The first round ends, so it seems, with a complete victory for Hiero. He has proved his thesis without saying too much against tyranny and therewith against himself. Now the struggle begins in earnest. In the preceding part of the conversation, Simonides' expressions of jealousy of the tyrants had been mitigated, if not altogether retracted, by his emphasis on the pleasures of the body. Now he declares in glaring contrast to all that has gone before, and in particular to what he has said about the unique significance of the pleasures of sex, that the whole preceding discussion is irrelevant, because it dealt only with what he believes to be very minor matters: many of those who are reputed to be (real) men ()  just despise the bodily pleasures; they aspire to greater things, namely, to power and wealth; it is in relation to wealth and power that tyrannical life is manifestly superior to private life. In the preceding part of the conversation, Simonides had tacitly identified himself with the vulgar; now he tacitly makes a distinction between himself and the vulgar. But the nonvulgar type to which he tacitly claims to belong is not the type of the "gentleman" but of the "real man."  While elaborating the thesis that tyrannical life brings greater wealth and power than private life, he supplements his initial enumeration of pleasurable and painful things (in which the "good and bad" things have almost disappeared amid the throng of objects of bodily pleasure) by an enumeration of the elements of power and wealth. In doing this he seems to imply that power and wealth are unambiguously "good" and in fact the only things that matter.  Since Simonides knows that Hiero considers him a real man, and since he declares explicitly that he himself considers the bodily pleasures as of very minor importance, Simonides thus intimates  an unequivocal taste for tyranny. In enumerating the various elements of power and wealth, he reveals his taste more specifically, and more subtly, by what he mentions and by what he fails to mention.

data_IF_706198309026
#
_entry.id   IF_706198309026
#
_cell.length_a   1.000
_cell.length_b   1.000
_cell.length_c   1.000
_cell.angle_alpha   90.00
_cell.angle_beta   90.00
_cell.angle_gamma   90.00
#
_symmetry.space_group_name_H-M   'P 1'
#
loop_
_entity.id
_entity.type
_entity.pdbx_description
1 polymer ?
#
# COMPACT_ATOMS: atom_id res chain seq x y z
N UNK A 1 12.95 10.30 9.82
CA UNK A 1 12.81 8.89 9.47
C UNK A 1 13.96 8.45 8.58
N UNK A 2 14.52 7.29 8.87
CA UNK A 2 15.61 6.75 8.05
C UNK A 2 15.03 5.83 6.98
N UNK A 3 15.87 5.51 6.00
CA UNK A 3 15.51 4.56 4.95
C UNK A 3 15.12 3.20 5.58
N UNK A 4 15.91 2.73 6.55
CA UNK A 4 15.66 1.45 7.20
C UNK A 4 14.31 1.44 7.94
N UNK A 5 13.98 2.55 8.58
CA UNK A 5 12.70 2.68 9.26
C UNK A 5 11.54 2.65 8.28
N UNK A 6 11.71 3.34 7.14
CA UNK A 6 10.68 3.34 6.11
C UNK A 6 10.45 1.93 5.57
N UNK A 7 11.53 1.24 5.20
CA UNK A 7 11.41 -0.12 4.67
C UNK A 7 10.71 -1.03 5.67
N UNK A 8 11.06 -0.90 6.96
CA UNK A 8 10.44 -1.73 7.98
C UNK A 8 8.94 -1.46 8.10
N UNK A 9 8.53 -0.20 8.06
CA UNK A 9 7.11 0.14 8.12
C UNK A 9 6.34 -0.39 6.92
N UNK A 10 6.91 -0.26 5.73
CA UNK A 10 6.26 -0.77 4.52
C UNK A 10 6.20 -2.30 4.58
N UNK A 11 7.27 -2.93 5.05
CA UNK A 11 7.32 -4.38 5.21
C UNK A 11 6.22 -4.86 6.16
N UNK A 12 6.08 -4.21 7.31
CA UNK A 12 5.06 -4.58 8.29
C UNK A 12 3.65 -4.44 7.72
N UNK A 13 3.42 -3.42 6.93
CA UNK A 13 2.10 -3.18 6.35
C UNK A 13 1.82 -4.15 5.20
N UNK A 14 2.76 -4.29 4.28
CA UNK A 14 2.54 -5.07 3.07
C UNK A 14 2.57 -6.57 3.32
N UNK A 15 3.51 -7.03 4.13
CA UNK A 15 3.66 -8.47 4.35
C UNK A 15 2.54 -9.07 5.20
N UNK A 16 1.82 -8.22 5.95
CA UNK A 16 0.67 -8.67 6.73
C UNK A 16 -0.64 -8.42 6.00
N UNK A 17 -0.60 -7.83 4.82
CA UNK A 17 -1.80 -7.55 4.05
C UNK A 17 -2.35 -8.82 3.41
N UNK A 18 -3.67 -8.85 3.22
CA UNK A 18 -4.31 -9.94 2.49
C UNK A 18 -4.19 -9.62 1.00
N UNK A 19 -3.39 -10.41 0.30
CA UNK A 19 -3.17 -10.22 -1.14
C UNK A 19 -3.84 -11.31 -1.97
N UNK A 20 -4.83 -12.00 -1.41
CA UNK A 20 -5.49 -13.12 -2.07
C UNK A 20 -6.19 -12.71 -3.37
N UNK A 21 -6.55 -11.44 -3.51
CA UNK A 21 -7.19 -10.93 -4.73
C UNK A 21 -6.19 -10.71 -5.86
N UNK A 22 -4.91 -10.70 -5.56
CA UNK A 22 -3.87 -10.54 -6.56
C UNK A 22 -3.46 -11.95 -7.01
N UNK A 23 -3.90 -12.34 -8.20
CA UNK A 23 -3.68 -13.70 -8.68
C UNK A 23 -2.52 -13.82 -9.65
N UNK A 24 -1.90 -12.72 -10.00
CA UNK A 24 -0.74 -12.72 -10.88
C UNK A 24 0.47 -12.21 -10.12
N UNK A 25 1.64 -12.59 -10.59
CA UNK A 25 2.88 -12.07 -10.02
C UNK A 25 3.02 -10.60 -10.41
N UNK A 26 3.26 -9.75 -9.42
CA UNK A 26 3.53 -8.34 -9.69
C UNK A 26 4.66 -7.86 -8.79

From this moment the conversation changes its character in a surprising manner. Whereas Simonides had been fairly vocal during the rather short discussion of the bodily pleasures (his contribution consisting of about 218 words out of 1058), he is almost completely silent during the much more extensive discussion of the good or bad things (his contribution consisting of 28 words out of about 2000). Besides, the discussion of the bodily pleasures had kept, in the main, to the items and the sequence suggested in Simonides' initial enumeration, and this had been due largely to Simonides' almost continuous interference with Hiero's exposition. But now, in the discussion of the good or bad things, Hiero deviates considerably, not to say completely, from Simonides' enumeration of these things and their sequence by introducing topics which had barely been hinted at by Simonides.  The purpose of Hiero's procedure is evident. In the first place, he can refute only with difficulty the cautious assertion to which the wise Simonides had limited himself,  that the tyrant possesses greater power and wealth than private men. Above all, he is very anxious to push "wealth" into the background in favor of the other good things because wealth is so highly desired by "real men" of the type of Simonides as well as by the actual tyrant himself.